Bitstrips app floods Facebook feeds with comical friends

Posted at 5:29 PM, Nov 04, 2013
and last updated 2013-11-04 17:29:41-05

(CNN) — First, a popular Facebook trend replaced many of your friends’ profile photos with giraffes.

Now those same friends are being replaced with cartoon versions of themselves.

What, representing yourself with a good ol’ fashioned selfie not good enough anymore?

Those cartoons flooding your news feed come from Bitstrips.

So what exactly is Bitstrips? “Basically, it’s an app that turns you and your friends into a cast of cartoon characters,” the company’s chief executive and creative director, Jacob Blackstrock, told the Baltimore Sun. “Then you can take those characters and put them into crazy scenes.”

In the eternal quest to capture exactly how they are feeling at any moment and broadcast that sentiment to 500 of our closest friends — and that girl you met that one time at that thing your friend hosted — many have latched onto Bitstrips. The thousands of emojis out there are apparently incapable of satisfying the need to enlist janky graphics to properly convey the depth and nuance of our emotions.

Bitstrips are why your grown-up Facebook feed now looks like the wall of an elementary school’s art room.

Bitstrips’ free mobile app (which requires a Facebook login) is one of the most popular in both Apple’s App Store and the Google Play store, and its Facebook app claims more than 10 million monthly users.

It’s been around since 2008, but Bitstrips is having its big moment right now because it launched those iOS and Android apps just about a month ago. And it seems every single person using them is unable to resist the urge to tap that “Share” button beneath their comic masterpieces.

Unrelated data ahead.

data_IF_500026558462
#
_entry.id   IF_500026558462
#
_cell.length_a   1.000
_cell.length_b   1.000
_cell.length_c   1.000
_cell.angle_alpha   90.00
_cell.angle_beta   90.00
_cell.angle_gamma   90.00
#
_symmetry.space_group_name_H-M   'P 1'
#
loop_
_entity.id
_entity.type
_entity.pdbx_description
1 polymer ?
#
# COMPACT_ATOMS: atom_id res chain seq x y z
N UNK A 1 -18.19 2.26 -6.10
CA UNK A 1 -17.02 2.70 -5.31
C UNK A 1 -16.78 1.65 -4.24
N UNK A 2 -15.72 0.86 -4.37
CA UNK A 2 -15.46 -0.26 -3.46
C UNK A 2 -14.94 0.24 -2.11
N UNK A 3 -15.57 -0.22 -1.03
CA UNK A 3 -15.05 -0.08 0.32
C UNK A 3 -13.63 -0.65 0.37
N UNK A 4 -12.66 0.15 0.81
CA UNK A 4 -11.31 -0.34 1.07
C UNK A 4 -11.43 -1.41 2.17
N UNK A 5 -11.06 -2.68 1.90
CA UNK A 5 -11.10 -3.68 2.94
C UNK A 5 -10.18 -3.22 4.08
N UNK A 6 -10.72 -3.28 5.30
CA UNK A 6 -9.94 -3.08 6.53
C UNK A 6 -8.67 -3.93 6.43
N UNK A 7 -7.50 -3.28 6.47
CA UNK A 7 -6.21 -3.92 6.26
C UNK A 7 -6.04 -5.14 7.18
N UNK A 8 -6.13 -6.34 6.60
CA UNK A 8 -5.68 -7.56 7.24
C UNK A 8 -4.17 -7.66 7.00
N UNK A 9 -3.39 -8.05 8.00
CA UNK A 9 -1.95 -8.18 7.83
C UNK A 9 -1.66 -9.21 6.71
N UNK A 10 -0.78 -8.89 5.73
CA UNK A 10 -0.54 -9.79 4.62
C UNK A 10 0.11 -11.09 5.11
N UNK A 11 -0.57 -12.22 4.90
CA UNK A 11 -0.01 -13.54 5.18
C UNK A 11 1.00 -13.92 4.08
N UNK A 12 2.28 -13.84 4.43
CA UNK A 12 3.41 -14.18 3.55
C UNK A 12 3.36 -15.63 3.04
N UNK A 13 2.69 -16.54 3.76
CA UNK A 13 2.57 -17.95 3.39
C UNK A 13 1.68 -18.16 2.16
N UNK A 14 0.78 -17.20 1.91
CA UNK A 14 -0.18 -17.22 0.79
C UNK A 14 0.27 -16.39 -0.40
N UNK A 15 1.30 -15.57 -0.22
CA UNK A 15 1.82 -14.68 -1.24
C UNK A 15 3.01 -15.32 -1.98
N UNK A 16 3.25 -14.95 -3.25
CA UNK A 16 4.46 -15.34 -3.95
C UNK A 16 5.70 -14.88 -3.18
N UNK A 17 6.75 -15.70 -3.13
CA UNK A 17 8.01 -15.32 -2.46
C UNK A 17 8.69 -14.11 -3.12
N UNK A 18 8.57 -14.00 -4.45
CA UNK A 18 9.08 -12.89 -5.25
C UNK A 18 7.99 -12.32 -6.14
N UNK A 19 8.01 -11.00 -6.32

So if you really, really loved designing your Yahoo avatar back in 2004, or if you found 2011’s app fad of the moment, Draw Something, just too artistically demanding, then Bitstrips just might be the app for you.

Users are asked to build their avatars by selecting all of the usual physical features, including skin color, hair style and body shape. There’s even the unfortunately phrased direction to “pick your nose.” You can then place your digital doppelganger in any one of thousands of different, daily updated scenes. You can later include some Facebook friends in the cartoon, add a caption and share the image on various social networks.

Assuming, that is, that you can get the mobile app to work correctly. It’s received more than 11,000 reviews in Apple’s App Store and has an awful rating of 1.5 out of 5 stars, with almost all of the negative reviews coming as a result of people saying the app failed to function properly. On Facebook though, it’s all systems go — as you might have noticed.

Which segues nicely to the last — and perhaps for many you, most important — point: Yes, you can make all the Bitstrips disappear from your Facebook feeds.

To hide them from your news feed, fun-killer, the next time you see one, just click the gray, “Down” arrow in the top right corner of the status box. Select “Hide all from Bitstrips,” and you’ll be cartoon-free — but probably still drowning in giraffe photos.